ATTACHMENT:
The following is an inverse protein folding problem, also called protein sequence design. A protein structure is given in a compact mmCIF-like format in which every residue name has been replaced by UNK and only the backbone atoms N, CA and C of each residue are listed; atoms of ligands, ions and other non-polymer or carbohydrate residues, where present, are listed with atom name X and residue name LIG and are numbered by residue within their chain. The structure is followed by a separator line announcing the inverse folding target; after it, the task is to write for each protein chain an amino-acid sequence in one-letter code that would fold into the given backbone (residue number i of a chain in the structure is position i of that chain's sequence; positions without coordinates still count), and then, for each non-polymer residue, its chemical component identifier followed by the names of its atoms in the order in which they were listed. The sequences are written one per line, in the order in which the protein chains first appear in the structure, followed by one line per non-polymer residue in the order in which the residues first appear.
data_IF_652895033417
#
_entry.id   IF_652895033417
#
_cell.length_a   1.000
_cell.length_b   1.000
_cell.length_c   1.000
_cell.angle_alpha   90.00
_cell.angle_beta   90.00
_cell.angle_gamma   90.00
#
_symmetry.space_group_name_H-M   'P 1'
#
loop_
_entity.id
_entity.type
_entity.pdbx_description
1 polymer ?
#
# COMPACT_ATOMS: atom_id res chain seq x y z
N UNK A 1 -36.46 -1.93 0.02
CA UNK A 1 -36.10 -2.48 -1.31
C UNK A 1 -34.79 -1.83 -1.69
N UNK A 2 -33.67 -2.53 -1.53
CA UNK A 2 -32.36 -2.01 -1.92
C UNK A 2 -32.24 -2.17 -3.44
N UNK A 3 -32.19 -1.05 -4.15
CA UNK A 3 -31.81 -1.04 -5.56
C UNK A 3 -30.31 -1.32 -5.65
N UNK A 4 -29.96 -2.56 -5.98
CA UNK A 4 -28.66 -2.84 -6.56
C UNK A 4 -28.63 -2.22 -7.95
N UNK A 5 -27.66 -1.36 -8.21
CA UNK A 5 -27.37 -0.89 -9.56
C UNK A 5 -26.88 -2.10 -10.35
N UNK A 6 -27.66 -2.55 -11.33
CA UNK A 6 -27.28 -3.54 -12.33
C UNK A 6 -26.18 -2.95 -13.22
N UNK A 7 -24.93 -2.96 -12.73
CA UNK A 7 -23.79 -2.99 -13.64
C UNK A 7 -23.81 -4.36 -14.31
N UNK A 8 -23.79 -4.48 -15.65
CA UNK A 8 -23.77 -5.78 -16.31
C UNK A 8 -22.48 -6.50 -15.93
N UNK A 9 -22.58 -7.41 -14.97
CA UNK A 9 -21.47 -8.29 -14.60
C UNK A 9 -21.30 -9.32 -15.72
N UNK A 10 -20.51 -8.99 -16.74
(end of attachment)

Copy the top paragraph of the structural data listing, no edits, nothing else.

The following is an inverse protein folding problem, also called protein sequence design. A protein structure is given in a compact mmCIF-like format in which every residue name has been replaced by UNK and only the backbone atoms N, CA and C of each residue are listed; atoms of ligands, ions and other non-polymer or carbohydrate residues, where present, are listed with atom name X and residue name LIG and are numbered by residue within their chain. The structure is followed by a separator line announcing the inverse folding target; after it, the task is to write for each protein chain an amino-acid sequence in one-letter code that would fold into the given backbone (residue number i of a chain in the structure is position i of that chain's sequence; positions without coordinates still count), and then, for each non-polymer residue, its chemical component identifier followed by the names of its atoms in the order in which they were listed. The sequences are written one per line, in the order in which the protein chains first appear in the structure, followed by one line per non-polymer residue in the order in which the residues first appear.